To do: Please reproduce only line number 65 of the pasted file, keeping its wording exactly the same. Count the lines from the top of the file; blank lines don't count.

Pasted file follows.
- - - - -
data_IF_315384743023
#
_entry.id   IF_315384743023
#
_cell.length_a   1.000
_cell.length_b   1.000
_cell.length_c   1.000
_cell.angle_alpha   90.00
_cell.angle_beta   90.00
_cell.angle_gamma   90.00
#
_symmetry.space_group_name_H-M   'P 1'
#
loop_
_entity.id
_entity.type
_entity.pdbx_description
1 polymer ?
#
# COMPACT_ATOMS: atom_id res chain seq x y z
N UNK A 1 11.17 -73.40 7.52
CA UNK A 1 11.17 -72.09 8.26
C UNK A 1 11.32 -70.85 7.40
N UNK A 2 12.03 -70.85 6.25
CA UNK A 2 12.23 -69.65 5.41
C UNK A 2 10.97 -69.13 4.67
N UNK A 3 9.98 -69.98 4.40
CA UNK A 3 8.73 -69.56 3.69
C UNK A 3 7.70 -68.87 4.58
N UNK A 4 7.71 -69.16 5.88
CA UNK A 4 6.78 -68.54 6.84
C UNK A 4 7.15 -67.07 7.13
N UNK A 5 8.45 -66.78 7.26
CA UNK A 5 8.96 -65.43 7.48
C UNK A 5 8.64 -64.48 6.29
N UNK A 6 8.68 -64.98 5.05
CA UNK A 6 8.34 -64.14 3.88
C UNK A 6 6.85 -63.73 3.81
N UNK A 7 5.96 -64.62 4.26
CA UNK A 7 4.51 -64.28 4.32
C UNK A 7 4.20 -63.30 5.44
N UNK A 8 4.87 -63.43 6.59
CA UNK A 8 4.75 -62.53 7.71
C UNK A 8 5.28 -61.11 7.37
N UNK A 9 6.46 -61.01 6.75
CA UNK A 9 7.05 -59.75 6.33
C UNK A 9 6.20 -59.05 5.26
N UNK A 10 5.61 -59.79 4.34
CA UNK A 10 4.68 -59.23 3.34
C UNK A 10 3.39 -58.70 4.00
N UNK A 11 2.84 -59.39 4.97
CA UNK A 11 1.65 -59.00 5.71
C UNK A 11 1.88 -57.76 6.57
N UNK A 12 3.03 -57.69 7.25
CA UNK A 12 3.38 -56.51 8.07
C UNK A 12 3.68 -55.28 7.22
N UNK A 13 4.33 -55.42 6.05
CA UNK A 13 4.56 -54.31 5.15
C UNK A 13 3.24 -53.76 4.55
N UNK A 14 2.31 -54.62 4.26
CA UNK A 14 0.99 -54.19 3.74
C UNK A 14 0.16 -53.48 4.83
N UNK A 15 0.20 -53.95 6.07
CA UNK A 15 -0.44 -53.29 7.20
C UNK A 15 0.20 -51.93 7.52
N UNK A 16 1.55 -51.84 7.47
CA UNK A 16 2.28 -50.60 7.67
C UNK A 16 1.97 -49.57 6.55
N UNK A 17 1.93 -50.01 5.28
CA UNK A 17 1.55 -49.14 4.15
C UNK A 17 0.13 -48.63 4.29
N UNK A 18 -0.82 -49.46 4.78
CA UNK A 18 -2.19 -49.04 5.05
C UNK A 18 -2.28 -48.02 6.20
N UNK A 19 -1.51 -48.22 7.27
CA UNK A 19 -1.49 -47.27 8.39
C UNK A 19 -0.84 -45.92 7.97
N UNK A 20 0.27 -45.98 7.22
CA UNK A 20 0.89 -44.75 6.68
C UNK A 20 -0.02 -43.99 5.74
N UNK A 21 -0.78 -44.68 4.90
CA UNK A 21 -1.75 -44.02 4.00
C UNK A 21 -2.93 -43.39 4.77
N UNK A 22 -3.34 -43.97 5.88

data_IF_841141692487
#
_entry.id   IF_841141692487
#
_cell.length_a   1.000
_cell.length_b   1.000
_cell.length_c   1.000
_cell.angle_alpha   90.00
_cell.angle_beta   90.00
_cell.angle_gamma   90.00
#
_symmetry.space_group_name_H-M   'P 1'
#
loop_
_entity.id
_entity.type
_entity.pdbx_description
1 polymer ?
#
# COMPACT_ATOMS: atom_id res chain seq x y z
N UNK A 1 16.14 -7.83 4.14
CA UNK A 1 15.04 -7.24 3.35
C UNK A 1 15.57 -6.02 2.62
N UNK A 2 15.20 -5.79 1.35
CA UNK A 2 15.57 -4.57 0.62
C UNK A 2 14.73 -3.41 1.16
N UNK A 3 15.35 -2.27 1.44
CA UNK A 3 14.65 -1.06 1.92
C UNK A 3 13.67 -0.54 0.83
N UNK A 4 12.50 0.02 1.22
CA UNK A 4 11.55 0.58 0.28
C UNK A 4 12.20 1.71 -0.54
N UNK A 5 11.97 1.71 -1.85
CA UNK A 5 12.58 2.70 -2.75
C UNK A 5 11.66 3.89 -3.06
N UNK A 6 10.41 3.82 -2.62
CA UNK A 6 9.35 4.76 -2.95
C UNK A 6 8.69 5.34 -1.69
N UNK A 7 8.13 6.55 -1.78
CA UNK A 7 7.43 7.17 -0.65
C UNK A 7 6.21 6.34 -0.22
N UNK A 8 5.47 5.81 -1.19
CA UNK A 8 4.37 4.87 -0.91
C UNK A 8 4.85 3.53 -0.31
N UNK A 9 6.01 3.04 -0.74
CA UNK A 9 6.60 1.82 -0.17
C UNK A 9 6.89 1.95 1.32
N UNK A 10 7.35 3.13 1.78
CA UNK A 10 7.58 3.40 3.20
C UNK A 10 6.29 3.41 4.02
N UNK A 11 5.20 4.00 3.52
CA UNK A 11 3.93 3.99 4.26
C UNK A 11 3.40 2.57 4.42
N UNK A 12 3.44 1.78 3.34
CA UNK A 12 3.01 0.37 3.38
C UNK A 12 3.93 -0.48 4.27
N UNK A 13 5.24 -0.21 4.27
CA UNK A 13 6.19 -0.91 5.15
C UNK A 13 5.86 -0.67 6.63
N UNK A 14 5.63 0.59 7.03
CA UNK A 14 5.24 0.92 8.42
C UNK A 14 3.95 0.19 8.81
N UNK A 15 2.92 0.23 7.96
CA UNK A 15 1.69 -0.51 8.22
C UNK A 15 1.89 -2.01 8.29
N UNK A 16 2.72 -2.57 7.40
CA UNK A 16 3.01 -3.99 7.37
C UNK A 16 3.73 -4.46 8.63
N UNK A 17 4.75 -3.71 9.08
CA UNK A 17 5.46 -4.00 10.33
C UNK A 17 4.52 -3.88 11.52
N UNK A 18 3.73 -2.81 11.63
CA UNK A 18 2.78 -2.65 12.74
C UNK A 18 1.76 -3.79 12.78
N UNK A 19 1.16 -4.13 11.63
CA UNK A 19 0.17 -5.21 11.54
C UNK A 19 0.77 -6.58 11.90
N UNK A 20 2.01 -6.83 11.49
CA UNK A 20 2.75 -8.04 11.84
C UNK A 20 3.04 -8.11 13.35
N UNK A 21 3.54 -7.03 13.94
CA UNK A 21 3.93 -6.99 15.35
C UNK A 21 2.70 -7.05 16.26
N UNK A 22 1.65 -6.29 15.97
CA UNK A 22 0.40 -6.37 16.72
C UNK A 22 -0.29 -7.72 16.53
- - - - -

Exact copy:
C UNK A 15 0.20 -51.93 7.52